Buss, A., & Plomin, R. (1984). Temperament: Early personality traits. Hillsdale, N.J.: Erlbaum.

Goldsmith, H. H., & Rothbart, M. K. (1991). Contemporary instruments for assessing early temperament by questionnaire and in the laboratory. In A. Angleitner & J. Strelau (Eds.), Explorations in temperament: International perspectives on theory and measurement. New York: Plenum.

Martin, R. P. (1994). Child temperament and common problems in schooling: Hypotheses about causal connections. Journal of School Psychology, 32, 119-134.

Martin, R. P., Wisenbaker, J., & Huttunen, M. (In Press). Review of factor analytic studies of temperament measures based on the Thomas-Chess Structural Model: Implications for the Big Five. In C. Halverson, Jr., G. Kohnstamm, & R. P. Martin Eds.), The developing structure of temperament and personality from infancy to adulthood. Hillsdale, N. J.: Erlbaum.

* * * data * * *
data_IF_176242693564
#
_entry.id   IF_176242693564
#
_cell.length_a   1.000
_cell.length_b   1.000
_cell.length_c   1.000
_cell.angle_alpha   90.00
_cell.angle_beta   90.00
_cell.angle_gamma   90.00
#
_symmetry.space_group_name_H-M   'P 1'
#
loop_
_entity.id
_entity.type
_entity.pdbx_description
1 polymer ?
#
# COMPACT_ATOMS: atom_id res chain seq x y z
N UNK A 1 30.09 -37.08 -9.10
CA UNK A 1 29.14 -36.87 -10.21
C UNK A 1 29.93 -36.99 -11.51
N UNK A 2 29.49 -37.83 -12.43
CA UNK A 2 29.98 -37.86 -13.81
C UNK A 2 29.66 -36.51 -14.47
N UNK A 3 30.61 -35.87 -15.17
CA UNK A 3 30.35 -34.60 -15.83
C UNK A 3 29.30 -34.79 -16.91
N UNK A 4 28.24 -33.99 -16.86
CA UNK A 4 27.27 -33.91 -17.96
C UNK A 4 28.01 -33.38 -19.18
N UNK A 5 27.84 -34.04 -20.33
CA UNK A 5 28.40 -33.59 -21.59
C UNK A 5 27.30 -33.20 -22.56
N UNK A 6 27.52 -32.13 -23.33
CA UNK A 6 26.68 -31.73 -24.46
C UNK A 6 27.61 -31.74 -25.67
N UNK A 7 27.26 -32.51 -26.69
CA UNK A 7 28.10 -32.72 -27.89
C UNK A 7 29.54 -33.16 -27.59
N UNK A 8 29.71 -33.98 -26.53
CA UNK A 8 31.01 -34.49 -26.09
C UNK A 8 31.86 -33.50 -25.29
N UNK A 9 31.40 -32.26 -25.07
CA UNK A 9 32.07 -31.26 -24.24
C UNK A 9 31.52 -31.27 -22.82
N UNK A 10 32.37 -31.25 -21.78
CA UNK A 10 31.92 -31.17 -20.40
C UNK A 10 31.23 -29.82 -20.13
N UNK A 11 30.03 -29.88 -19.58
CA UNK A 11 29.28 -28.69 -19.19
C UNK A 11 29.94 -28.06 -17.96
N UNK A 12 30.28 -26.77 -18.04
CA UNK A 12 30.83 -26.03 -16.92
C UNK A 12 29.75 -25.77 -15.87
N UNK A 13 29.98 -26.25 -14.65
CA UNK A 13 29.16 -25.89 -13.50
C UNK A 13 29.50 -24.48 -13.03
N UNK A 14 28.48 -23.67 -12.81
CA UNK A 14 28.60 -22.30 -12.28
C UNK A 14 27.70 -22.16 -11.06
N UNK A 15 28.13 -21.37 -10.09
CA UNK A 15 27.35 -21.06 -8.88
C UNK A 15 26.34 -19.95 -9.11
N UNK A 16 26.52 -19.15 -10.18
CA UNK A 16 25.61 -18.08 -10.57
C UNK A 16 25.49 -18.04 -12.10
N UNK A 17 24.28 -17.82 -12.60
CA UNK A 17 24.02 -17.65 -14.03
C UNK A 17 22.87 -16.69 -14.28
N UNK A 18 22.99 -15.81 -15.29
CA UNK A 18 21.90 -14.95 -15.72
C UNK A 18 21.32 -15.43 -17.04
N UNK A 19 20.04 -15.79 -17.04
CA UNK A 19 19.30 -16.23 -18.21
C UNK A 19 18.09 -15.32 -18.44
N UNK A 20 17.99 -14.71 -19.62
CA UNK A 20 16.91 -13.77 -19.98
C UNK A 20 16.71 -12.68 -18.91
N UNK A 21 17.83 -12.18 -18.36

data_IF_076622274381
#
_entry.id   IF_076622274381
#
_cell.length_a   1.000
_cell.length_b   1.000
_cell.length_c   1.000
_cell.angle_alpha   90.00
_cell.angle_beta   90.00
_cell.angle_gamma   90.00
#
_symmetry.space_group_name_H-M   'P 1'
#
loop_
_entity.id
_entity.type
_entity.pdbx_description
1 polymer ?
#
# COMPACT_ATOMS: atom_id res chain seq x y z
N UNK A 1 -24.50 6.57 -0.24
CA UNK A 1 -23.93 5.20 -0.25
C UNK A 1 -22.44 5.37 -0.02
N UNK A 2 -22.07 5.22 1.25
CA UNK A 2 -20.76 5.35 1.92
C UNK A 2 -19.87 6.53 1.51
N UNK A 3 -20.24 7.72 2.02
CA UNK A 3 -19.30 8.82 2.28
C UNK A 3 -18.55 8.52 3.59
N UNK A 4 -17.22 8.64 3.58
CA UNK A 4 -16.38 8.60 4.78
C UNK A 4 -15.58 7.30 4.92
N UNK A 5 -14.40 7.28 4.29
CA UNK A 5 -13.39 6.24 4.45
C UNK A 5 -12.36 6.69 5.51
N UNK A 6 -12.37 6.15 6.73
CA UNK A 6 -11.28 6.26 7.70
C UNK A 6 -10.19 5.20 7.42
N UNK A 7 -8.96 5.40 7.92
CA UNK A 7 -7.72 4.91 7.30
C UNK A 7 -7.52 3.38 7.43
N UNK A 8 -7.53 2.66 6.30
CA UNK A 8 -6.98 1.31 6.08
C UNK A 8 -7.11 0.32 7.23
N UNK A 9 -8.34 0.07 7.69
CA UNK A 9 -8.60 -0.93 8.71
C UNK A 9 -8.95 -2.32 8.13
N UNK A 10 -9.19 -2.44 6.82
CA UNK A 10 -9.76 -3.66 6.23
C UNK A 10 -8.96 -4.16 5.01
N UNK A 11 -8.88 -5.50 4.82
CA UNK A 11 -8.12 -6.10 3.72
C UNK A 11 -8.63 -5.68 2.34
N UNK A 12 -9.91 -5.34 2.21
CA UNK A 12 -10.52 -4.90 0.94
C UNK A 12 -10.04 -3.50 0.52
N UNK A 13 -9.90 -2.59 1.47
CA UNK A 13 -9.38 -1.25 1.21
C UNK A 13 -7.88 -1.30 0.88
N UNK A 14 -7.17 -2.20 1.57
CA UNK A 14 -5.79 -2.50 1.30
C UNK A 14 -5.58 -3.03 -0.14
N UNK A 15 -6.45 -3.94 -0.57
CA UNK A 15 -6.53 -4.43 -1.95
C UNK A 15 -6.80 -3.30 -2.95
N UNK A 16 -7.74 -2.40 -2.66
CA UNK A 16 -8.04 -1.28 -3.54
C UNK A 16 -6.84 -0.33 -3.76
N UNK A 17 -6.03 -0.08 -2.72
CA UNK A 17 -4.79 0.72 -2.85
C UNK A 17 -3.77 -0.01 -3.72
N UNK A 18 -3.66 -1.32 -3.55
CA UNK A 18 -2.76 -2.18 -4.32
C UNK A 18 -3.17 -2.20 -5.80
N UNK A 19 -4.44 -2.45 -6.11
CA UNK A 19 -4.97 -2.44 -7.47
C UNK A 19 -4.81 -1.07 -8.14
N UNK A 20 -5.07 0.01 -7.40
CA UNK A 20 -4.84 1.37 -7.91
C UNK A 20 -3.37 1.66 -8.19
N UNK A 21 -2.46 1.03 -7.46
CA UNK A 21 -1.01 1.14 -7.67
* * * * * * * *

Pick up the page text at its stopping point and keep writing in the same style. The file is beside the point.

McCrae, R. R. (Ed.) (1992). The five-factor model: Issues and applications (Special issue). Journal of Personality, 60.

Prior, M. (1992). Childhood temperament. Journal of Child Psychology and Psychiatry, 33, 249-279.

Rothbart, M. K., & Derryberry, D. (1981). Development of individual differences in temperament. In M. E. Lamb & A. L. Brown (Eds), Advances in developmental psychology (Vol. I, pp. 37-86). Hillsdale, N. J.: Erlbaum.

Rowe, D.C., & Plomin, R. (1977). Temperament in early childhood, Journal of Personality Assessment, 41, 150-156.

Thomas, A., & Chess, S. (1977). Temperament and development. New York: Brunner/Mazel.

Hedwig Teglasi, Ph.D., is an Associate Professor and Co-Director of the School Psychology Program at the University of Maryland, College Park, MD.